especially when he also claims the sole capacity to heal the afflicted, rebuild
the temple in gold, and do so at a bargain. Jesus Christ, who does he think he is?
• • • # • • •
Sunday on tap
I realized a while ago that you could learn a lot about someone if
you understand where and how they worship. As a preacher’s kid for most of my
life, I was usually bound to my home church. We didn’t really participate much
in the preacher and choir exchange and visiting that occurs among many black
churches. Since we were for more than a century the only black Congregational
Church in the area, perhaps the whole state, any sort of denominational exchange we had with
other churches was perforce with white congregations. I remember visiting suburban congregational churches in Lakewood, Middleburg Heights, Chagrin Falls, and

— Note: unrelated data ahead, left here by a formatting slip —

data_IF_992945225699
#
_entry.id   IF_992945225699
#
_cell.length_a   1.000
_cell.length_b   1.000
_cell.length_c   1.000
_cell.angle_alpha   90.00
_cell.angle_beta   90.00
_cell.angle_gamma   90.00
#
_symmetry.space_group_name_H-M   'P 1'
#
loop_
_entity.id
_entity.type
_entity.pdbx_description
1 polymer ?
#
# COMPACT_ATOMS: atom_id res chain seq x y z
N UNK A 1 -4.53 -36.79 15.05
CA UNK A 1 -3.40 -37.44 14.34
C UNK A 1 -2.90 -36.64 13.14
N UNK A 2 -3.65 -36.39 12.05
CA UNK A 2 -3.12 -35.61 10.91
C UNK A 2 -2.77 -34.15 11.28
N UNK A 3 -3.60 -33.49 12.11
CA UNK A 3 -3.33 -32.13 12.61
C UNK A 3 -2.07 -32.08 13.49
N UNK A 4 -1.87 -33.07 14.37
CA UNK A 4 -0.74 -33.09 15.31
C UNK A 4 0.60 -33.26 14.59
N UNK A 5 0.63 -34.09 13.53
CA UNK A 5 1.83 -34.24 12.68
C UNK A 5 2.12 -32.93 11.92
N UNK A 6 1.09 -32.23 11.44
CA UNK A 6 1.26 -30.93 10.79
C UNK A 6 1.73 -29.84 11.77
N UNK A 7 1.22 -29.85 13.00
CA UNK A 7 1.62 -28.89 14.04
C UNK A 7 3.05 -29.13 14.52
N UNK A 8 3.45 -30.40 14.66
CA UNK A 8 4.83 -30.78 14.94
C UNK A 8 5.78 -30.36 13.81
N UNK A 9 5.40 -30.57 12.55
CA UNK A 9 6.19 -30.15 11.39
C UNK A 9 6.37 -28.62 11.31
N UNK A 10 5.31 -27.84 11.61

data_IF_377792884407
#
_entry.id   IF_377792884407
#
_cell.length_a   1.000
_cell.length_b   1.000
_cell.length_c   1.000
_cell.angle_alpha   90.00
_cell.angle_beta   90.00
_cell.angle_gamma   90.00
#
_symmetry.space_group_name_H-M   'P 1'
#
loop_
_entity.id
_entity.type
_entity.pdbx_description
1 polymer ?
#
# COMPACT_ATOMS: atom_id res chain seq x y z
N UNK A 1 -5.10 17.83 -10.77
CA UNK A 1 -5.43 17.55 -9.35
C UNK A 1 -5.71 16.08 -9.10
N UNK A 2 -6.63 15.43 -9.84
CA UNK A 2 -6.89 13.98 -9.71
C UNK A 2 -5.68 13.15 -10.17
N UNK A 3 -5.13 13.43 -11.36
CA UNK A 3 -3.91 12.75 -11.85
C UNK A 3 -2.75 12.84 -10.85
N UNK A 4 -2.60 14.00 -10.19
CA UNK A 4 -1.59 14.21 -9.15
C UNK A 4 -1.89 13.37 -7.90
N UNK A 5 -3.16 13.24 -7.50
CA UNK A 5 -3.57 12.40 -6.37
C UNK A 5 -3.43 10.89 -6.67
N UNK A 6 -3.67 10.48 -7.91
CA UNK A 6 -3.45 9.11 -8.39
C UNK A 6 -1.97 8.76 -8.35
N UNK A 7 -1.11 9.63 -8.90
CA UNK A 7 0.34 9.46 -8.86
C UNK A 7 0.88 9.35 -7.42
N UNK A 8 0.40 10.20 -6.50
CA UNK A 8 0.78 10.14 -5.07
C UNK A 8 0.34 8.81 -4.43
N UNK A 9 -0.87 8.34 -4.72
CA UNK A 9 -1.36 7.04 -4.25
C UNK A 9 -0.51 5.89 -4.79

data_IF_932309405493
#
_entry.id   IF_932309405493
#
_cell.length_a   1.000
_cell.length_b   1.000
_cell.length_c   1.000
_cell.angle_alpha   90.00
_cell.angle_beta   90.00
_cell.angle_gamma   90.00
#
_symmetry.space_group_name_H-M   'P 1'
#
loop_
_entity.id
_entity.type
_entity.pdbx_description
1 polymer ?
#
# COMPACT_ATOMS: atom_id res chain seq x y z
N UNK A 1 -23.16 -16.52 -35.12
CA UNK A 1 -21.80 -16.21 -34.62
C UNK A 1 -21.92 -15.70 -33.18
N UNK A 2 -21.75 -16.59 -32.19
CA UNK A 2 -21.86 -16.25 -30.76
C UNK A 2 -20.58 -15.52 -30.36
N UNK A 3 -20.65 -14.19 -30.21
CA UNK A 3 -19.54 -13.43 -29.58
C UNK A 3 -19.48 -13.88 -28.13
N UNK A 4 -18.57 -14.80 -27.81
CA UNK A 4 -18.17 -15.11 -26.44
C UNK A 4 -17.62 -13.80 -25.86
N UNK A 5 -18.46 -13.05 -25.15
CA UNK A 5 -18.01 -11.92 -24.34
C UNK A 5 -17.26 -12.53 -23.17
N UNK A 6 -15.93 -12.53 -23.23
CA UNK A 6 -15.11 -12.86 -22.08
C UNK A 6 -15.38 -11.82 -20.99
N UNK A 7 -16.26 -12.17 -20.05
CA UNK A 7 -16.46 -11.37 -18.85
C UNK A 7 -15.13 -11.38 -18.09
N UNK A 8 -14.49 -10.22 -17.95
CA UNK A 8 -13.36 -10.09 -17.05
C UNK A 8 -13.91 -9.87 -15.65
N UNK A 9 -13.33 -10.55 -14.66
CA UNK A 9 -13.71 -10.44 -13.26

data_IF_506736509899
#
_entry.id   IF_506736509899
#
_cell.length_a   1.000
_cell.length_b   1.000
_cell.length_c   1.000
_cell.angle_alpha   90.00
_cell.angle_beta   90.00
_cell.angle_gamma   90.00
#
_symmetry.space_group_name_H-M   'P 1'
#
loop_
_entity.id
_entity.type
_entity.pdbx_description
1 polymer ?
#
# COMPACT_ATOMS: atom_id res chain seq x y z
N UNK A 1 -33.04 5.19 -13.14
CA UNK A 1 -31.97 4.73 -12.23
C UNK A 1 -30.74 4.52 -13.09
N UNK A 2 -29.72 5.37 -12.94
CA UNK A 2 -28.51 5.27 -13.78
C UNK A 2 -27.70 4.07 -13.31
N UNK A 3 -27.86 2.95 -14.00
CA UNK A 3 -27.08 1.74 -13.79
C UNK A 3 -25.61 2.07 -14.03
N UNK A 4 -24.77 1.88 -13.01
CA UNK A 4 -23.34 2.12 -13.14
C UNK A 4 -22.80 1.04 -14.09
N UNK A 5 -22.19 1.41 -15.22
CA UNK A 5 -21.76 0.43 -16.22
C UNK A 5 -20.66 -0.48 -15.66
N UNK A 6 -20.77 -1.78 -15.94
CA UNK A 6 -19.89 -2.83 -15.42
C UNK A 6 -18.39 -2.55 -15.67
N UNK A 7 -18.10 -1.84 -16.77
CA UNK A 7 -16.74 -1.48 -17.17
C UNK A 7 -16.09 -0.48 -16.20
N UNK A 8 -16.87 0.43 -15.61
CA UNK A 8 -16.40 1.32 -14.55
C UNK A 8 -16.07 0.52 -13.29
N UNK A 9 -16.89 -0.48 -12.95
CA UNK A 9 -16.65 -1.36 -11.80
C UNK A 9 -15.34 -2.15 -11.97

Brecksville, for instance. These were all lily-white parishes, some of which
liked to see themselves as broadminded; they loved any exchange they could have
with us on such designated days as “Race Relations” Sunday. Before long
my father stopped participating in such events with any pastor or congregation
that favored such exchanges only on
such artificial occasions.
My larger point is that in my youth I seldom visited other
black churches during their normal Sunday morning worship unless our family was
out of town. So I really had little idea of what my non-Mt. Zion friends
experienced on Sunday mornings.